Thyroid hormone: Cystinosis causes thyroid disease through a few mechanisms, including cystine accumulation.  Symptoms of low thyroid (hypothyroidism) include fatigue, swelling, constipation, cold intolerance, coarse hair and skin.  Usually around age five to ten years, people with cystinosis require thyroid hormone replacement.  This is typically done with levothyroxine, which is an analog of thyroxine, or T4.  T4 is taken up by the body and converted to triiodothyronine, or T3, the active form of thyroid hormone. 

Growth hormone: Many people with cystinosis have growth failure and are treated with growth hormone.  This drug is usually given as a daily injection.  It must be given before the epiphyses (growth plates) fuse during puberty. 

Testosterone: Cystine accumulation and fibrosis in the testicles may lead to hypogonadism, and some boys may need testosterone replacement in order to progress through puberty.  This can be administered as an injection, implant, gel or patch.

Insulin: Insulin is a hormone produced by the pancreas to help cells take up glucose from the blood.  Many people with cystinosis develop diabetes mellitus as teenagers or later due to the effects of cystinosis on the pancreas.  These people have insufficient insulin production and require insulin therapy to maintain normal blood sugars.  Insulin is administered as an injection.  There are long acting forms of insulin, such as glargine, that are given once a day.  There are short-acting forms of insulin, such as lispro or aspart, that are given with meals.

Proton pump inhibitor: This class of medications includes esomeprazole, omeprazole, lansoprazole and pantoprazole, among others.  These medications lower the acidity of the stomach, which helps symptoms of acid reflux and stomach ulcers.  Many people are put on these medications to help with the side effects of other medications, including cysteamine.  Because these medications make the stomach less acidic, people taking Procysbi may want to avoid them.  Some research has shown that long term use of proton pump inhibitors is associated with increased risk of fractures, low magnesium levels, B12 deficiency and gastrointestinal infections.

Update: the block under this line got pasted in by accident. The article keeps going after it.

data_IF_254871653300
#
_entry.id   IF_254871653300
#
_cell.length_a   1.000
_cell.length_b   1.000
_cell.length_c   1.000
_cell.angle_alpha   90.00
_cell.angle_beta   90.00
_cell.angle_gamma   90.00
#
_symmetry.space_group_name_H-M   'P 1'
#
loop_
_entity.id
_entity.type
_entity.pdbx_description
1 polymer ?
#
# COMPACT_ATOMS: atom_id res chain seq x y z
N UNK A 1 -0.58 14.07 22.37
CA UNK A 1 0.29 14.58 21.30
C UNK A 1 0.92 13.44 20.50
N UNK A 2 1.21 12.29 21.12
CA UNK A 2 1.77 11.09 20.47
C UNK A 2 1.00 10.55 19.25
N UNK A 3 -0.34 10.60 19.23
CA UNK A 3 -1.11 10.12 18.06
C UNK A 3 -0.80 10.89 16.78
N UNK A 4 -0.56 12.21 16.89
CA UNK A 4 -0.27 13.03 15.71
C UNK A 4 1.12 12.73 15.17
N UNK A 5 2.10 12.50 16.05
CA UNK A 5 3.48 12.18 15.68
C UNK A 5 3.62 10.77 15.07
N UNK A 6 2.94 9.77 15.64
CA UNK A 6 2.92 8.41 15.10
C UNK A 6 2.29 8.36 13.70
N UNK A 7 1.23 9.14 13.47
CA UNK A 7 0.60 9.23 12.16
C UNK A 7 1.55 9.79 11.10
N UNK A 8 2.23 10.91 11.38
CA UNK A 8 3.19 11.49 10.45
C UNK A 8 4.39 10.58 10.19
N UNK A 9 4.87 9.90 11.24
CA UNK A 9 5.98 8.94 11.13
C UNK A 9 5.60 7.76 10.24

ACE inhibitors: This class of medications includes lisinopril, benazepril, enalapril, fosinopril and others.  These medications affect the renin-angiotensin-aldosterone system, which regulates blood pressure, sodium and fluid status, and filtration through the kidneys.  These drugs are used primarily for high blood pressure and proteinuria (protein in the urine).  Most if not all people with cystinosis have protein in their urine.  Because of Fanconi syndrome, small proteins that are filtered through the glomerulus are not reabsorbed by the proximal tubule.  Research has shown that people with cystinosis also develop damage to the glomerulus, and this leads to leaking of larger proteins, like albumin, into the urine.  This usually manifests as foamy urine.  Over time this causes further damage to the kidneys.  ACE inhibitors can be used to reduce the amount of protein that leaks through the glomerulus by reducing the pressure on the filtering system.  Side effects include low blood pressure and high potassium levels.  Some people develop a chronic cough that usually resolves after stopping the medication.  Rarely people have a reaction in which the face or airway swells, called angioedema, and this is an emergency.  This drug should not be taken if you are dehydrated, as may occur with vomiting or diarrhea, because it can cause an acute kidney injury.  In patients who have proteinuria but cannot take an ACE inhibitor because of side effects or allergy, another class of medications, called angiotensin receptor blockers, or ARBs, can be used.  This class includes losartan, valsartan, irbesartan and others.